Analyzing the genetic association between depressive disorders and metabolic conditions considering environmental risk factors
Approved Research ID: 61700
Approval date: September 29th 2020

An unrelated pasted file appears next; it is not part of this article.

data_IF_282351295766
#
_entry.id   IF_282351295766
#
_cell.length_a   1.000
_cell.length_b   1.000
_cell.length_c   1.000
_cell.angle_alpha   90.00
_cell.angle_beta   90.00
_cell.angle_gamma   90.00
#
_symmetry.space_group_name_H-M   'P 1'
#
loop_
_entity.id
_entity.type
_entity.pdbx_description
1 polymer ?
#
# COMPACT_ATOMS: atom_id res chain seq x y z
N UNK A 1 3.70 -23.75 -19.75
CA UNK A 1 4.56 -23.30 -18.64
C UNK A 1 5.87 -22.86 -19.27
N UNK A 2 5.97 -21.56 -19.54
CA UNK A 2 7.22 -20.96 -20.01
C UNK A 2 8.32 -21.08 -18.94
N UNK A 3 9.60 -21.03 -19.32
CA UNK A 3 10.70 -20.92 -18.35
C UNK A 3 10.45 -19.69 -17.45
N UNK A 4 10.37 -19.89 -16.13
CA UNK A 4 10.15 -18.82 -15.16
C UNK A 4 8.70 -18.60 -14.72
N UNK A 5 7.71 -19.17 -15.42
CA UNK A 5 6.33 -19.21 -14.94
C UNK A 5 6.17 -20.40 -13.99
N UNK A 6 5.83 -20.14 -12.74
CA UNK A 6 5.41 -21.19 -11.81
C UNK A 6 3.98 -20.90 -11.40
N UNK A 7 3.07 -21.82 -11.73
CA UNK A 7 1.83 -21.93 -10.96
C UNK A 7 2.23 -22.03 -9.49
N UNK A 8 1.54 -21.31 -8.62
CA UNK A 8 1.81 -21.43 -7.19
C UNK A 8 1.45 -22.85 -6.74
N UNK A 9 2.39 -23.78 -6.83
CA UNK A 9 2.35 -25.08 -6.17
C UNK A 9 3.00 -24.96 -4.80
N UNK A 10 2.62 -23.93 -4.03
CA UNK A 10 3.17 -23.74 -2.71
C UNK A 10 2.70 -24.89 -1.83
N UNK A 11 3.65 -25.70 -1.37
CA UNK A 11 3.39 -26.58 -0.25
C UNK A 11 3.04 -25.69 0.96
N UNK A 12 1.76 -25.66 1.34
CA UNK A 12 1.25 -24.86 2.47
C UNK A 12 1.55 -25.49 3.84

Studies have shown that persons with metabolic alterations are more likely to develop depressive symptoms or even a depressive disorder. At the same time the risk of developing metabolic disorders is higher in individuals with depressive symptoms. Both conditions have increasing prevalence worldwide. However, the reasons for these frequent co-occurrences are not yet fully understood. The conditions may be direct consequences of each other or impacted by common genetic or environmental risk factors such as trauma, education, social status or behavioral traits. By combining genetic and environmental/lifestyle data in our analyses we aim to get a better medical understanding of the factors underlying this comorbidity. Results of our project will have the potential to improve early recognition of individuals who are at risk for developing depressive disorders or metabolic diseases. Moreover, the findings might help developing improved preventative and treatment approaches for people with both conditions. Furthermore, a better understanding of depressive disorders may reduce stigma toward depression in the general population and increase help seeking. Our project will be conducted over an extended period of approximately 3 years.